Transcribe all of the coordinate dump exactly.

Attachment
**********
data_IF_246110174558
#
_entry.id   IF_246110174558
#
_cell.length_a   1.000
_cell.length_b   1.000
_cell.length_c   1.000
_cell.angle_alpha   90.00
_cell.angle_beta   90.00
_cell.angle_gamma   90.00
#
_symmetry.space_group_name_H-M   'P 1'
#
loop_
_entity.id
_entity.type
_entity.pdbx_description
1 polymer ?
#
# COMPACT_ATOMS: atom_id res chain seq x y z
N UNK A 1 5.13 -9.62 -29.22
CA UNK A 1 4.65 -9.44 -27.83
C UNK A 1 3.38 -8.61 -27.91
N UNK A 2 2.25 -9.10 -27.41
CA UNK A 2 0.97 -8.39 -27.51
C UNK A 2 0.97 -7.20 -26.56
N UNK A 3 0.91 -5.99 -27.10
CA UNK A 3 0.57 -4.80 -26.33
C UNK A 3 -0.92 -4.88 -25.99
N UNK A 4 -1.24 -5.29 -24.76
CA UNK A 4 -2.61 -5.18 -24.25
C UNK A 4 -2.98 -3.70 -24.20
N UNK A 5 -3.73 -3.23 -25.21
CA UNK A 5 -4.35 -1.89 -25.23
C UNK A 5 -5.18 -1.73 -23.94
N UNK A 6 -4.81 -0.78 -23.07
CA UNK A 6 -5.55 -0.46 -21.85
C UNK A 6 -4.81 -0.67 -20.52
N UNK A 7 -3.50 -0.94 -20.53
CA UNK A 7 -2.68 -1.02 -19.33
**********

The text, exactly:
data_IF_246110174558
#
_entry.id   IF_246110174558
#
_cell.length_a   1.000
_cell.length_b   1.000
_cell.length_c   1.000
_cell.angle_alpha   90.00
_cell.angle_beta   90.00
_cell.angle_gamma   90.00
#
_symmetry.space_group_name_H-M   'P 1'
#
loop_
_entity.id
_entity.type
_entity.pdbx_description
1 polymer ?
#
# COMPACT_ATOMS: atom_id res chain seq x y z
N UNK A 1 5.13 -9.62 -29.22
CA UNK A 1 4.65 -9.44 -27.83
C UNK A 1 3.38 -8.61 -27.91
N UNK A 2 2.25 -9.10 -27.41
CA UNK A 2 0.97 -8.39 -27.51
C UNK A 2 0.97 -7.20 -26.56
N UNK A 3 0.91 -5.99 -27.10
CA UNK A 3 0.57 -4.80 -26.33
C UNK A 3 -0.92 -4.88 -25.99
N UNK A 4 -1.24 -5.29 -24.76
CA UNK A 4 -2.61 -5.18 -24.25
C UNK A 4 -2.98 -3.70 -24.20
N UNK A 5 -3.73 -3.23 -25.21
CA UNK A 5 -4.35 -1.89 -25.23
C UNK A 5 -5.18 -1.73 -23.94
N UNK A 6 -4.81 -0.78 -23.07
CA UNK A 6 -5.55 -0.46 -21.85
C UNK A 6 -4.81 -0.67 -20.52
N UNK A 7 -3.50 -0.94 -20.53
CA UNK A 7 -2.68 -1.02 -19.33